Cancer survival rates joy...if it’s caught early
PEOPLE diagnosed with skin, prostate or breast cancer in the earliest stages have the same chance of being alive after a year as the general population, figures revealed yesterday.
Experts stressed that an early diagnosis not only dramatically improved the outcome of cancer treatment but could act as a wake up call, prompting men in particular to improve their lifestyles and general health.
The importance of early diagnosis was underlined by the fact the five-year survival rate for prostate cancer in men plummeted from no added risk if diagnosed at Stage 1 to just 48 per cent if diagnosed at Stage 4.
Karen Stalbow, head of policy, knowledge and impact at Prostate Cancer UK, said: “These updated cancer survival statistics reiterate the importance of catching prostate cancer early.
“Nearly 40 per cent of cases are still only caught at a late stage when the chances of living for five or ten years are greatly reduced.”
She said the fact that survival chances for men diagnosed with localised prostate cancer appeared to be even slightly higher than men without a diagnosis “may indicate that a diagnosis can lead to increased personal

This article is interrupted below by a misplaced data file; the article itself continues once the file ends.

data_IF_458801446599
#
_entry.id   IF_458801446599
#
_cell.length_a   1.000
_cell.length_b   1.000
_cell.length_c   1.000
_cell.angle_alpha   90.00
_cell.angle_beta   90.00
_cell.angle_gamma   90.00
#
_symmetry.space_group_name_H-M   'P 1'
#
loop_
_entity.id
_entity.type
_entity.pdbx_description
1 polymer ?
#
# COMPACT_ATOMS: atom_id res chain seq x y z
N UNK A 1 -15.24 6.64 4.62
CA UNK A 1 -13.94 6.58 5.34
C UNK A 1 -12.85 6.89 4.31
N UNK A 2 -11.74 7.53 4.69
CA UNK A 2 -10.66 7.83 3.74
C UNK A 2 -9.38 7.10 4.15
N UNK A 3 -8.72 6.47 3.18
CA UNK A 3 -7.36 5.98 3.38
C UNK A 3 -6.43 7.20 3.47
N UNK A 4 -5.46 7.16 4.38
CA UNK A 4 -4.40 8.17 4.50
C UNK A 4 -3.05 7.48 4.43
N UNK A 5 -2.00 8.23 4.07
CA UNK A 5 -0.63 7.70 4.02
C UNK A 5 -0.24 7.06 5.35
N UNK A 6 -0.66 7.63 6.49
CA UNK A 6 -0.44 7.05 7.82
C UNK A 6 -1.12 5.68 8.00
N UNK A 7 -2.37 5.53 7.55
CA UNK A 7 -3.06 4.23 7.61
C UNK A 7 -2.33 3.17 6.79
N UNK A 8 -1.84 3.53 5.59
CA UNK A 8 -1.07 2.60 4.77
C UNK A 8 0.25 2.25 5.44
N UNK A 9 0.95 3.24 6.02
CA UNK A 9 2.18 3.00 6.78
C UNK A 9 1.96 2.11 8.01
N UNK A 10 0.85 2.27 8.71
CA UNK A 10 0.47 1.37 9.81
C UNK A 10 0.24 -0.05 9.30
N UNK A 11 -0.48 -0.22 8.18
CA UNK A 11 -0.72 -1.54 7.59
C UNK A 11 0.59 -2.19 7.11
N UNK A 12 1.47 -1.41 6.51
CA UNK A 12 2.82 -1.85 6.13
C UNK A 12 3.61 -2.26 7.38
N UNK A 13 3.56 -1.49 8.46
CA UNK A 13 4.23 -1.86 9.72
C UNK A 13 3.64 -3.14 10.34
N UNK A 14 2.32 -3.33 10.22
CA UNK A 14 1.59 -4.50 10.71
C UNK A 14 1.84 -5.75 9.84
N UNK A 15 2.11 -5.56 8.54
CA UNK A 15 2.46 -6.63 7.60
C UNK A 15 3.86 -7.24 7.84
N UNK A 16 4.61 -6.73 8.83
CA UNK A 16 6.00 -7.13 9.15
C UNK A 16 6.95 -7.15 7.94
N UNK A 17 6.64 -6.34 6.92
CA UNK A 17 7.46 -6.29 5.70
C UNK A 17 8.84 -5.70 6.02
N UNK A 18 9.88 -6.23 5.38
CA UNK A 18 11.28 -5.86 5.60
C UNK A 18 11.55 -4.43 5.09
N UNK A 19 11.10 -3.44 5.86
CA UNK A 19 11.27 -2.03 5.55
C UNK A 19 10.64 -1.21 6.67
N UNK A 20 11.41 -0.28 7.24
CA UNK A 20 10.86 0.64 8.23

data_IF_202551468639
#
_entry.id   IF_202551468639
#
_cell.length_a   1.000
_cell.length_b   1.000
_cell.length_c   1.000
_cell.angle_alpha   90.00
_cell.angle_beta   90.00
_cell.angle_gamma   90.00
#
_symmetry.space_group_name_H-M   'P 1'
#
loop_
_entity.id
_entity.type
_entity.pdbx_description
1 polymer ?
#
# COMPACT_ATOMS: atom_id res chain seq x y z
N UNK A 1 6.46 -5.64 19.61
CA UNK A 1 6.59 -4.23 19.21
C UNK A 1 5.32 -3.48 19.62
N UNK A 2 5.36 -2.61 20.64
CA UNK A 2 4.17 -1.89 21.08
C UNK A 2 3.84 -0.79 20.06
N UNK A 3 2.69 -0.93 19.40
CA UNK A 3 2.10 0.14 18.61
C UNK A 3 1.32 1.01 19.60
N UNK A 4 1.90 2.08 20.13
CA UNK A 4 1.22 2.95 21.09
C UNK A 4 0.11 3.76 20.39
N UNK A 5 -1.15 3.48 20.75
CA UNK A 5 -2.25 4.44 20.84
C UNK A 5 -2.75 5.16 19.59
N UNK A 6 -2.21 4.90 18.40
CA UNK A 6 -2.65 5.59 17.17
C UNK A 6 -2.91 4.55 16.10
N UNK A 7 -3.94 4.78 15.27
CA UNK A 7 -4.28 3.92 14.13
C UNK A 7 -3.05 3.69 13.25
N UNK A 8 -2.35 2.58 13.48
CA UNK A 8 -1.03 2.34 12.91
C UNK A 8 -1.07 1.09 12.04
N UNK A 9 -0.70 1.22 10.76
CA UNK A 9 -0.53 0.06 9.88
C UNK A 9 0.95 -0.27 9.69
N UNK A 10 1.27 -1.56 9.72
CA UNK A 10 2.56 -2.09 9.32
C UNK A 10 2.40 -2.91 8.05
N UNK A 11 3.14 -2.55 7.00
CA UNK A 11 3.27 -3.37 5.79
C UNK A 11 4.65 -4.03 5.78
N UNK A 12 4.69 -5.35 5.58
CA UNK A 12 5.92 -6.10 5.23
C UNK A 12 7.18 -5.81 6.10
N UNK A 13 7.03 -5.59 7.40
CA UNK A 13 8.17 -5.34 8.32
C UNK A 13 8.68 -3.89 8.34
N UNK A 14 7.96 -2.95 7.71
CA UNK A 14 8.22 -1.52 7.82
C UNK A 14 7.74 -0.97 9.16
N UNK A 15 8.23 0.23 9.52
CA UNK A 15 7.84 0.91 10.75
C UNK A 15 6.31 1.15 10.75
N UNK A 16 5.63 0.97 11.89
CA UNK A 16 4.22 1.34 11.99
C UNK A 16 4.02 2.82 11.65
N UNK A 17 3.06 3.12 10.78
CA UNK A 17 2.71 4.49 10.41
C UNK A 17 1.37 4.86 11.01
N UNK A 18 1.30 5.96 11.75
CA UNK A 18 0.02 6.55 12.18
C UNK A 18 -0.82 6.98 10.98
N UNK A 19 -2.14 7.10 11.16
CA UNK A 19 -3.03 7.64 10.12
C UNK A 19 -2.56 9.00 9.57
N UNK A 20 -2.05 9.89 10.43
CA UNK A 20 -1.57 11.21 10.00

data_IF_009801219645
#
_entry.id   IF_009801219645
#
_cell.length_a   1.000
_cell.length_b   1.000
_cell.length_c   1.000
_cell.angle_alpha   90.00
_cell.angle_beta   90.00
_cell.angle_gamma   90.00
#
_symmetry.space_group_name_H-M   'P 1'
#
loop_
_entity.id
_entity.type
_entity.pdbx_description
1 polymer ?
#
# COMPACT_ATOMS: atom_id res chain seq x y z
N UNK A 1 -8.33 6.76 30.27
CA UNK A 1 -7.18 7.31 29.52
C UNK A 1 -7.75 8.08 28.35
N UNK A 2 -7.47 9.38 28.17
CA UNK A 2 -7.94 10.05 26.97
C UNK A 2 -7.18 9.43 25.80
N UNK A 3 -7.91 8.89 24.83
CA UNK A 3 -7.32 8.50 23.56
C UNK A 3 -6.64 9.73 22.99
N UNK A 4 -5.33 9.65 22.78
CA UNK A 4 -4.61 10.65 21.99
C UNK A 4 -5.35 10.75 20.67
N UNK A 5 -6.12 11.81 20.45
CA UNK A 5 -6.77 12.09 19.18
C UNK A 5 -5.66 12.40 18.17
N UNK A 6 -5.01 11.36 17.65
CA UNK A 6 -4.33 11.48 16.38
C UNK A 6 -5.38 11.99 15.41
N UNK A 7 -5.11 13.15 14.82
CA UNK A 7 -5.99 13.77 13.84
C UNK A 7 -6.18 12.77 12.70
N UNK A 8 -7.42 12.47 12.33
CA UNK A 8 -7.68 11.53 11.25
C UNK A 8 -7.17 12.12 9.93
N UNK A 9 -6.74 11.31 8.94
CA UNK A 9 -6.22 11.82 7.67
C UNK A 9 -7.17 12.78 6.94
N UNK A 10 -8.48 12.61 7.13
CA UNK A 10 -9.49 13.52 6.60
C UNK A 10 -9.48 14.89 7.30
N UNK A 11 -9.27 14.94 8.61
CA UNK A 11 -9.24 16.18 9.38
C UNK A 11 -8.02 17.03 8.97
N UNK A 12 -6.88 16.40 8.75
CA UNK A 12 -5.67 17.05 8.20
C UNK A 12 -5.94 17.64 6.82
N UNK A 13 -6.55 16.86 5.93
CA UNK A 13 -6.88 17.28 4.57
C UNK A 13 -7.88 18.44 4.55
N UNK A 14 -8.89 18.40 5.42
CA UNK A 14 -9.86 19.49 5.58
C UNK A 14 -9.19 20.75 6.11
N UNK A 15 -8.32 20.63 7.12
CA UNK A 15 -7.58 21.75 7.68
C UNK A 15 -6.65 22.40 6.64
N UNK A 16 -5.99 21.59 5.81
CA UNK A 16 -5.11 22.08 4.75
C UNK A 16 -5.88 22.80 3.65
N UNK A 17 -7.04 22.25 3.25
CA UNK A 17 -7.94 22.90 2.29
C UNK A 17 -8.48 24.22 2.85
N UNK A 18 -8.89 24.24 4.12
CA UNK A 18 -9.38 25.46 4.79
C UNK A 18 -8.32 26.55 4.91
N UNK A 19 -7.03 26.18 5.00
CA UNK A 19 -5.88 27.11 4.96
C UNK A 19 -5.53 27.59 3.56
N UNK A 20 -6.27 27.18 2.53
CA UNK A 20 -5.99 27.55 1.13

health monitoring and healthier behaviours post diagnosis”.
However, one, five and 10-year survival estimates for the 29 most common cancers present a “mixed picture”, according to the Office for National Statistics and Public Health England.
Sally Greenbrook, policy manager at charity Breast Cancer Now, said: “These figures show how important early detection is in giving breast cancer patients the best chance of survival. The
earlier the disease is found, the more likely treatment is to be successful. We would urge all women to check their breasts regularly and attend screening when invited.”
Sarah Caul, head of cancer analysis at the ONS, said: “In general, we have seen an increase in people’s chances of survival across different types of cancer.
“Melanoma of the skin, prostate and breast cancer have continued to have the highest chances of survival across all age-standardised
estimates compared to other cancer types.
“This is the first time we’ve looked at this in more detail to examine how five-year survival rates change depending on the stage of the disease and when it is diagnosed.”
When it came to five-year survival rates, patients with skin cancer had the best chances: 89 per cent for men and 94 per cent for women.
Pancreatic cancer had the lowest five-year survival rate for men and women, at 6.4 and 7.5 per cent respectively.